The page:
Arrival Review


Rating: 4.5 out of 5


Arrival is a 118 minute linguistics lesson that is so much better than it sounds. It is an unexpected gem that provides audiences with not only two focussed performances from Amy Adams and Jeremy Renner, but a twist ending as imaginative and unpredicted as The Sixth Sense’s or Planet of the Apes’ final scenes.

Dr. Louise Banks (Amy Adams), an esteemed linguistics professor and Ian Donnelly (Jeremy Renner), a theoretical physicist, are called upon by the U.S. government when 12 spaceships unexpectedly begin hovering over earth. With the world on the verge of war, Banks and Donnelly must race against time to figure out how to communicate with the aliens and answer the highly sought-after question, ‘What is your purpose on Earth?’

I was most impressed with this movie by how well it was able to hold my attention. The basis of the film sounds uninspired and the alien aspect seems timeworn, but not one facet of the film felt monotonous in any way. From the heartbreaking start of the movie, where we see Banks lose a loved one to a rare form of cancer, to the twisted? ending, I was on the edge of my seat, anxious for what was to come.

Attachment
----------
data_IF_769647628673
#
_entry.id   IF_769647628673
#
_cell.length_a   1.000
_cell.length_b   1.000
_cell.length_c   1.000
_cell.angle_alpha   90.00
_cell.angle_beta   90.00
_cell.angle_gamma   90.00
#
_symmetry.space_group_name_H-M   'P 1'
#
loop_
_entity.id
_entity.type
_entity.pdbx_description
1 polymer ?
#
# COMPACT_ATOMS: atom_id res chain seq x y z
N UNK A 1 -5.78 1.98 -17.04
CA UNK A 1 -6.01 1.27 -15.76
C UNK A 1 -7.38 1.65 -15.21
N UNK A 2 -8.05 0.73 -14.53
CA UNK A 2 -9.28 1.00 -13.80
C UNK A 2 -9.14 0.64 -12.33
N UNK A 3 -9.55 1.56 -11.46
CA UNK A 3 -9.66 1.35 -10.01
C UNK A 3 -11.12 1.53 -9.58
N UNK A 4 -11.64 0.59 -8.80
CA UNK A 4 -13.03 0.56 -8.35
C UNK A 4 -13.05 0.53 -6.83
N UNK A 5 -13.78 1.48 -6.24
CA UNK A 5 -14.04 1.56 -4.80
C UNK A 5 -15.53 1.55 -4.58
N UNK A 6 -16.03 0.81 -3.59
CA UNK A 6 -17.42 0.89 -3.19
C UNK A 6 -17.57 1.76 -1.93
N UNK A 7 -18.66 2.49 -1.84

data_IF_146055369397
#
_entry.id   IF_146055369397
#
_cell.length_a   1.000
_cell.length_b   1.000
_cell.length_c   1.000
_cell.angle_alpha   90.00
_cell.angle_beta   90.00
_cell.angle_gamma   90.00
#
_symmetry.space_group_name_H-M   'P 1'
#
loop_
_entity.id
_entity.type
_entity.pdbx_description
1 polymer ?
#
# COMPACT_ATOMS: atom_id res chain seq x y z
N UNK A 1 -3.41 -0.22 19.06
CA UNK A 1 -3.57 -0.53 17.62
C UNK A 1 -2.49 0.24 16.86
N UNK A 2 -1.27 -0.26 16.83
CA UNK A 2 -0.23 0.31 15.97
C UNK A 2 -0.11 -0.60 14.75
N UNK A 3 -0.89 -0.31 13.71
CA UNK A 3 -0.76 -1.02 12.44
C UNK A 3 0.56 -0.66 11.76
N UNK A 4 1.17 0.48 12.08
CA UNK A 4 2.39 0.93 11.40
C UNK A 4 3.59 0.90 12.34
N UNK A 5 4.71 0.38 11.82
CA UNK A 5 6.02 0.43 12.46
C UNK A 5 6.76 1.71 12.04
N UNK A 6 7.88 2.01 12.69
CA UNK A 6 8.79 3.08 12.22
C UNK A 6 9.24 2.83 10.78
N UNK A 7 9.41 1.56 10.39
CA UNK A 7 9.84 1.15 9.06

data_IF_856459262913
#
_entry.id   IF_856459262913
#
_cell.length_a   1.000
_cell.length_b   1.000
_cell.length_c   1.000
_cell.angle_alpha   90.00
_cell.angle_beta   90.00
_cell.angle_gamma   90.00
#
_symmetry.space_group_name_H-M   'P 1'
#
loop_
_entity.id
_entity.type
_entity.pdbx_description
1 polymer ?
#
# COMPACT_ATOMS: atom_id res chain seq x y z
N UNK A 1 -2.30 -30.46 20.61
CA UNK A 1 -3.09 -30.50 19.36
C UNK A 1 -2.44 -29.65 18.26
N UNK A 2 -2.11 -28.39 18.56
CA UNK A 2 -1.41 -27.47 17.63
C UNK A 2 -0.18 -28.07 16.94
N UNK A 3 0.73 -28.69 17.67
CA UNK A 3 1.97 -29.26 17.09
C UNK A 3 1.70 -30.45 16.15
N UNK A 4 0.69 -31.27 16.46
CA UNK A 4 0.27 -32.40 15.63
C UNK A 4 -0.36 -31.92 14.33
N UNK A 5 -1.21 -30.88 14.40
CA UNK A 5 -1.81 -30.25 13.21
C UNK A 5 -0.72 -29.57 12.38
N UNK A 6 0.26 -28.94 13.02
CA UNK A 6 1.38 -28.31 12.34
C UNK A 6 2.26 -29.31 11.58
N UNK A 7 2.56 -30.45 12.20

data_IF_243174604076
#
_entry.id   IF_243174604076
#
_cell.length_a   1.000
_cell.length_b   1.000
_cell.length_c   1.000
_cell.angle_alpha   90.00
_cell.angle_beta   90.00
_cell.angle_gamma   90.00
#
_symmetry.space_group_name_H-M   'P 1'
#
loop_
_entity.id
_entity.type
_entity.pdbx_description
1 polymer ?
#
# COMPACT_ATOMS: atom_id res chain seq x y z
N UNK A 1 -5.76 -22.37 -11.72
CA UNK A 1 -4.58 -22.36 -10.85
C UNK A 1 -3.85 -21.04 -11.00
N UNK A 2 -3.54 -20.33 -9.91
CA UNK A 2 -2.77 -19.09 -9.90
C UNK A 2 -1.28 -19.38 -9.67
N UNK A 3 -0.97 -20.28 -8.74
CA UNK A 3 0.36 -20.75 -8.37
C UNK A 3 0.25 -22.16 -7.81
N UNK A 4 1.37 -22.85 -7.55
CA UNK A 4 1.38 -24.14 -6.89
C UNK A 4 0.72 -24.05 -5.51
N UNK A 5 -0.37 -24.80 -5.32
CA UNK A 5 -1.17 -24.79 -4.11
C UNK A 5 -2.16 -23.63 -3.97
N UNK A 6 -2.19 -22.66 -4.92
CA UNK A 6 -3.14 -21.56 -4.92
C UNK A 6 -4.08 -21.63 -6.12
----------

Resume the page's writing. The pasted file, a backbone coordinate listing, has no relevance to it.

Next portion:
Aside from the well-thought-out storyline, I enjoyed the movie because it forced me to think. Movies are often thought as a medium to blatantly convey an idea or emotion, but in movies like Arrival, the filmmaker goes the extra mile to give us surreal moments that force us to contemplate things greater than ourselves. It also comes at a time where our world, let alone our own nation, is so polarized that it is difficult to communicate with one another. Although that might not be the message director Denis Villeneuve was trying to get across, there is a lot this movie is saying for those willing to listen. Most of the information in the movie was handed to the audience, but it’s our job to put it together and fill in the blanks, which makes for a great, thought-provoking film, when it’s done as well as it is here.

The dialogue was realistic and the cinematography, at parts, was stunning, but I found the “war on aliens” aspect to be a bit cliché. This was the primary, if not only, weakness in the movie.

In a time when two blockbusters are released each week, this movie will probably be overlooked. However, I would urge you: rather than looking forward to Fantastic Beasts and Where to Find Them or Moana, take a moment to appreciate this movie, then appreciate future movies in their respective time.